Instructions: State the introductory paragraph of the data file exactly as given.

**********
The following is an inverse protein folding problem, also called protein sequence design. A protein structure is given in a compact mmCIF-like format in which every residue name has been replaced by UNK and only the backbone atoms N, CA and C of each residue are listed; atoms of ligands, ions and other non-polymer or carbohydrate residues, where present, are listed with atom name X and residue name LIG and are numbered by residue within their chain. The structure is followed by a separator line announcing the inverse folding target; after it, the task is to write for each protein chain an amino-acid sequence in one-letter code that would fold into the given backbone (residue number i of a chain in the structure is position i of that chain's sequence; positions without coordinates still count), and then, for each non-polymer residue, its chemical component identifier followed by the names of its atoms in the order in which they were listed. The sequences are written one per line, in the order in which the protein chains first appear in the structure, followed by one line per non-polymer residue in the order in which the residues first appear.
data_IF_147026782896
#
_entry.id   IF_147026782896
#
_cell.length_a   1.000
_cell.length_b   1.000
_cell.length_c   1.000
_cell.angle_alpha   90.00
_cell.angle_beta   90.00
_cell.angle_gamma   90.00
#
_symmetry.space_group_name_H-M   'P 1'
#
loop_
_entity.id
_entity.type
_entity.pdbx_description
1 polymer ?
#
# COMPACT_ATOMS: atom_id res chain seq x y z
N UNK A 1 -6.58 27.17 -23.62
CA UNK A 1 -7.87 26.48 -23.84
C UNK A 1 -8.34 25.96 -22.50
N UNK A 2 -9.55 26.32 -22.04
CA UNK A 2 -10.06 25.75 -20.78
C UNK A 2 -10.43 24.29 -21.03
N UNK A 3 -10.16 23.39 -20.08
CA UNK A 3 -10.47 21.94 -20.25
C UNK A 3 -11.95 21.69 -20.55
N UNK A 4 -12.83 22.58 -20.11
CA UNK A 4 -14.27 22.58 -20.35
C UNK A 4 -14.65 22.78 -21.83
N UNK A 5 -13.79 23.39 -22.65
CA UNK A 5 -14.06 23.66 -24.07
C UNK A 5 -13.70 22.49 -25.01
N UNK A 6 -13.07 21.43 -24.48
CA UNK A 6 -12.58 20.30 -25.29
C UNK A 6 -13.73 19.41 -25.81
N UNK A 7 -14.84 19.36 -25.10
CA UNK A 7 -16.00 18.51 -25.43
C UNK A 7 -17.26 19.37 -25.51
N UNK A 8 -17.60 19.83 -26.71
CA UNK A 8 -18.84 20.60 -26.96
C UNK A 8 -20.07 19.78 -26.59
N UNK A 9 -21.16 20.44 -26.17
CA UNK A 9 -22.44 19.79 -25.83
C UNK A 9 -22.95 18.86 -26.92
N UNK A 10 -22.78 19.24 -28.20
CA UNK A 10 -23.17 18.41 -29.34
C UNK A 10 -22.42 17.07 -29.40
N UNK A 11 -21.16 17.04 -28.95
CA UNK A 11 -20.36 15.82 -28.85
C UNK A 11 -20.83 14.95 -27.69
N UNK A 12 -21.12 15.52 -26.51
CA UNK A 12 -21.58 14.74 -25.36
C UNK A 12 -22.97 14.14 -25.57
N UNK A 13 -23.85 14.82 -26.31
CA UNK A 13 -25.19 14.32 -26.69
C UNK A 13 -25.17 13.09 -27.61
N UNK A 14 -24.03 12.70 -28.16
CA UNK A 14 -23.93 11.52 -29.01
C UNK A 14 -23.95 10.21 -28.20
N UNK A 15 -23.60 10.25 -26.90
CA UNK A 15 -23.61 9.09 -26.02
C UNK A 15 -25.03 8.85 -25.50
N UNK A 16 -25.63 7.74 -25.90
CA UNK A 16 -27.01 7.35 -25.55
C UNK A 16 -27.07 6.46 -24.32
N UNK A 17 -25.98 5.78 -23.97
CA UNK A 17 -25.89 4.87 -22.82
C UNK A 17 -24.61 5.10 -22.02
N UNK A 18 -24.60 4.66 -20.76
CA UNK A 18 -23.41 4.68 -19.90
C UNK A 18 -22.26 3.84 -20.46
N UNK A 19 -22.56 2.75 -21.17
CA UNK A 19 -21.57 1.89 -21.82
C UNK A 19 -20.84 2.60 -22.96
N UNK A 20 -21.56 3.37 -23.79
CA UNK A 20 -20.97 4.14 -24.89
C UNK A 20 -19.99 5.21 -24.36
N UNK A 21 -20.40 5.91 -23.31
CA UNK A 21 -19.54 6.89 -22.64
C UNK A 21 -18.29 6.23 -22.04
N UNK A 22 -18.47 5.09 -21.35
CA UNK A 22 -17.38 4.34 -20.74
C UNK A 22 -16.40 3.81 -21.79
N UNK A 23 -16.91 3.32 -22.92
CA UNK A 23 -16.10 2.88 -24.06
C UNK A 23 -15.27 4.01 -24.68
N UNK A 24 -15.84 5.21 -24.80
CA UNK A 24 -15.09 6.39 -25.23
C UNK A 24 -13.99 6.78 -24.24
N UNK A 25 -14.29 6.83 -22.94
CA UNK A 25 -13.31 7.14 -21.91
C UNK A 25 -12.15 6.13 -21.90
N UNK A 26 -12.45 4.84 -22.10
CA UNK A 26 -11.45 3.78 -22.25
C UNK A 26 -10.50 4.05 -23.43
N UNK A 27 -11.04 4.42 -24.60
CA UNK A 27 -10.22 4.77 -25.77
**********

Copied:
The following is an inverse protein folding problem, also called protein sequence design. A protein structure is given in a compact mmCIF-like format in which every residue name has been replaced by UNK and only the backbone atoms N, CA and C of each residue are listed; atoms of ligands, ions and other non-polymer or carbohydrate residues, where present, are listed with atom name X and residue name LIG and are numbered by residue within their chain. The structure is followed by a separator line announcing the inverse folding target; after it, the task is to write for each protein chain an amino-acid sequence in one-letter code that would fold into the given backbone (residue number i of a chain in the structure is position i of that chain's sequence; positions without coordinates still count), and then, for each non-polymer residue, its chemical component identifier followed by the names of its atoms in the order in which they were listed. The sequences are written one per line, in the order in which the protein chains first appear in the structure, followed by one line per non-polymer residue in the order in which the residues first appear.